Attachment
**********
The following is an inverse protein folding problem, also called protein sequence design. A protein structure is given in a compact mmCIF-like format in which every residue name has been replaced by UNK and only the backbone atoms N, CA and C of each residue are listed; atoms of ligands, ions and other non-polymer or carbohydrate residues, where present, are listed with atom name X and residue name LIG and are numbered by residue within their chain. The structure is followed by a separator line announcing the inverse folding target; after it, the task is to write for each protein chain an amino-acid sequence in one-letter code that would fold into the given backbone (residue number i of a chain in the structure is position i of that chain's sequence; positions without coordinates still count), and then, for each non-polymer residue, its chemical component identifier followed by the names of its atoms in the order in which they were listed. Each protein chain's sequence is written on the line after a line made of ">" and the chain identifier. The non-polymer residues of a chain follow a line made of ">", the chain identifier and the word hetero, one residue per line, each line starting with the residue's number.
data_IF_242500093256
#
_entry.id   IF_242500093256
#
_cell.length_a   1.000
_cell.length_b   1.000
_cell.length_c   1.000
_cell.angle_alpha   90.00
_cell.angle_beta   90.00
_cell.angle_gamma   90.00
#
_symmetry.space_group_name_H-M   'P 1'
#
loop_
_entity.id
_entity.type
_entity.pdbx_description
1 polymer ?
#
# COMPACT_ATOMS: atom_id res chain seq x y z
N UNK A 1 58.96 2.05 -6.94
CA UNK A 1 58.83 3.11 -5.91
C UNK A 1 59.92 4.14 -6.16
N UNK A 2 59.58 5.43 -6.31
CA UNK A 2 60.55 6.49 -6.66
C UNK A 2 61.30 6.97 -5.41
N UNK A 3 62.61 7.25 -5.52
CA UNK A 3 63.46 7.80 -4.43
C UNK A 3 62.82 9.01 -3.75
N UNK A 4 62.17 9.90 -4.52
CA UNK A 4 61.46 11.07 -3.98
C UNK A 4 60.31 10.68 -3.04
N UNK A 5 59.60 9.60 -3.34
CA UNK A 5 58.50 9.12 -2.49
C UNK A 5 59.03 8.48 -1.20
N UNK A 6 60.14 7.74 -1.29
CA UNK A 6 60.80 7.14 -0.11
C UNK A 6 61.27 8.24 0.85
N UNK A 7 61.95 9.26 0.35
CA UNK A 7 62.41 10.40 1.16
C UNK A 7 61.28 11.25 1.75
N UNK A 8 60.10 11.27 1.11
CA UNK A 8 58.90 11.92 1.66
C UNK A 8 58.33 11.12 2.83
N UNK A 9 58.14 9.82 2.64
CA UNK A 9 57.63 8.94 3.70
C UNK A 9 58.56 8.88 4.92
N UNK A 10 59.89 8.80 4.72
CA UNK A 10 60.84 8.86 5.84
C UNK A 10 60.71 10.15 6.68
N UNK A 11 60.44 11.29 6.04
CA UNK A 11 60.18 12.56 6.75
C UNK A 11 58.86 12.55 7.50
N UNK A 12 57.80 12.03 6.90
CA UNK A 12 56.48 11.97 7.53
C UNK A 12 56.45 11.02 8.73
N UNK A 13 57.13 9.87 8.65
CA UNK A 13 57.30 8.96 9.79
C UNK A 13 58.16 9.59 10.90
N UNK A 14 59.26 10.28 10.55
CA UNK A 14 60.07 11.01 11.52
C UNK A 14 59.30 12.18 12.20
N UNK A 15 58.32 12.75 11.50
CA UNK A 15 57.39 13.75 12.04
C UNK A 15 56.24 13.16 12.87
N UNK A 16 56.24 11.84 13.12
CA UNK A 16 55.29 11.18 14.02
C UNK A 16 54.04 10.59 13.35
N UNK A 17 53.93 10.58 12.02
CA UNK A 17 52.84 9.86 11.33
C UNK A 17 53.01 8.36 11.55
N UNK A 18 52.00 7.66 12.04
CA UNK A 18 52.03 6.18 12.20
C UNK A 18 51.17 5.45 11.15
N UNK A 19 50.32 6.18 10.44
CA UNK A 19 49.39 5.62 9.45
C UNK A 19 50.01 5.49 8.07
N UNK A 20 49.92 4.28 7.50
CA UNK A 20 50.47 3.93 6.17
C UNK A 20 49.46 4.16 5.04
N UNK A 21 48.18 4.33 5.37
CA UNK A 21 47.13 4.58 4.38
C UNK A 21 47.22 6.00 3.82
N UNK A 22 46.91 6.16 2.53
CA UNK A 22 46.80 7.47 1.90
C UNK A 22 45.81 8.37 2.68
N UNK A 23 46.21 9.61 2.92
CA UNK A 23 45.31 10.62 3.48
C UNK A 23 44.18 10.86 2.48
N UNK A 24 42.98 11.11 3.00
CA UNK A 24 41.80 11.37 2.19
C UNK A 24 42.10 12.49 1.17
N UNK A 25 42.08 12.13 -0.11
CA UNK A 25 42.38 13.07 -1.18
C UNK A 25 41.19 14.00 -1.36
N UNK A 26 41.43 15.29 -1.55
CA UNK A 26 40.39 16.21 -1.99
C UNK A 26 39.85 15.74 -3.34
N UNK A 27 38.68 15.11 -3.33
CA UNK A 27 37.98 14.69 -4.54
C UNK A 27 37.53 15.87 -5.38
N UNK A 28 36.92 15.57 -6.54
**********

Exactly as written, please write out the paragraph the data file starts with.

The following is an inverse protein folding problem, also called protein sequence design. A protein structure is given in a compact mmCIF-like format in which every residue name has been replaced by UNK and only the backbone atoms N, CA and C of each residue are listed; atoms of ligands, ions and other non-polymer or carbohydrate residues, where present, are listed with atom name X and residue name LIG and are numbered by residue within their chain. The structure is followed by a separator line announcing the inverse folding target; after it, the task is to write for each protein chain an amino-acid sequence in one-letter code that would fold into the given backbone (residue number i of a chain in the structure is position i of that chain's sequence; positions without coordinates still count), and then, for each non-polymer residue, its chemical component identifier followed by the names of its atoms in the order in which they were listed. Each protein chain's sequence is written on the line after a line made of ">" and the chain identifier. The non-polymer residues of a chain follow a line made of ">", the chain identifier and the word hetero, one residue per line, each line starting with the residue's number.